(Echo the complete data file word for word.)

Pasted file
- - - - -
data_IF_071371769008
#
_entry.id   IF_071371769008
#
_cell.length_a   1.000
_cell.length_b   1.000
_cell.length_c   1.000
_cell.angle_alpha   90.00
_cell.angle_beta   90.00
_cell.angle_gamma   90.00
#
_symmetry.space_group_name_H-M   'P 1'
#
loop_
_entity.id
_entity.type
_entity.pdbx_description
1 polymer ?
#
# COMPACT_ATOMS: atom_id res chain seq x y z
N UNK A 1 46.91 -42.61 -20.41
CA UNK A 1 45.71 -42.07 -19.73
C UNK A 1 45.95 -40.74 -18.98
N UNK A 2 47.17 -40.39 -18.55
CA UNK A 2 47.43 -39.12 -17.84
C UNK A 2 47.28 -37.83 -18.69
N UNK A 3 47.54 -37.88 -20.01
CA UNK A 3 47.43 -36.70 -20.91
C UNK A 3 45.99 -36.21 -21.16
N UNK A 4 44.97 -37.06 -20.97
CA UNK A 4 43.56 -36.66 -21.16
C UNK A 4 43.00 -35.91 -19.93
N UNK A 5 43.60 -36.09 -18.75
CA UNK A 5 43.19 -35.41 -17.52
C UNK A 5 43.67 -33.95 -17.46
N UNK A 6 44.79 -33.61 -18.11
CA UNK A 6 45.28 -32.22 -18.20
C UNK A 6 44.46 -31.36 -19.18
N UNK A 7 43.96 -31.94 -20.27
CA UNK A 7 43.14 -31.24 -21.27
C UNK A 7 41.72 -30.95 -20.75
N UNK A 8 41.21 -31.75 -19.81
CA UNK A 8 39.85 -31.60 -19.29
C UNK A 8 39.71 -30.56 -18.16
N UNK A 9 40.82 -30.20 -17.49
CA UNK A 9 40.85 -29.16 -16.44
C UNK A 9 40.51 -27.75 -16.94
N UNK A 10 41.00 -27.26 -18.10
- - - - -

data_IF_071371769008
#
_entry.id   IF_071371769008
#
_cell.length_a   1.000
_cell.length_b   1.000
_cell.length_c   1.000
_cell.angle_alpha   90.00
_cell.angle_beta   90.00
_cell.angle_gamma   90.00
#
_symmetry.space_group_name_H-M   'P 1'
#
loop_
_entity.id
_entity.type
_entity.pdbx_description
1 polymer ?
#
# COMPACT_ATOMS: atom_id res chain seq x y z
N UNK A 1 46.91 -42.61 -20.41
CA UNK A 1 45.71 -42.07 -19.73
C UNK A 1 45.95 -40.74 -18.98
N UNK A 2 47.17 -40.39 -18.55
CA UNK A 2 47.43 -39.12 -17.84
C UNK A 2 47.28 -37.83 -18.69
N UNK A 3 47.54 -37.88 -20.01
CA UNK A 3 47.43 -36.70 -20.91
C UNK A 3 45.99 -36.21 -21.16
N UNK A 4 44.97 -37.06 -20.97
CA UNK A 4 43.56 -36.66 -21.16
C UNK A 4 43.00 -35.91 -19.93
N UNK A 5 43.60 -36.09 -18.75
CA UNK A 5 43.19 -35.41 -17.52
C UNK A 5 43.67 -33.95 -17.46
N UNK A 6 44.79 -33.61 -18.11
CA UNK A 6 45.28 -32.22 -18.20
C UNK A 6 44.46 -31.36 -19.18
N UNK A 7 43.96 -31.94 -20.27
CA UNK A 7 43.14 -31.24 -21.27
C UNK A 7 41.72 -30.95 -20.75
N UNK A 8 41.21 -31.75 -19.81
CA UNK A 8 39.85 -31.60 -19.29
C UNK A 8 39.71 -30.56 -18.16
N UNK A 9 40.82 -30.20 -17.49
CA UNK A 9 40.85 -29.16 -16.44
C UNK A 9 40.51 -27.75 -16.94
N UNK A 10 41.00 -27.26 -18.10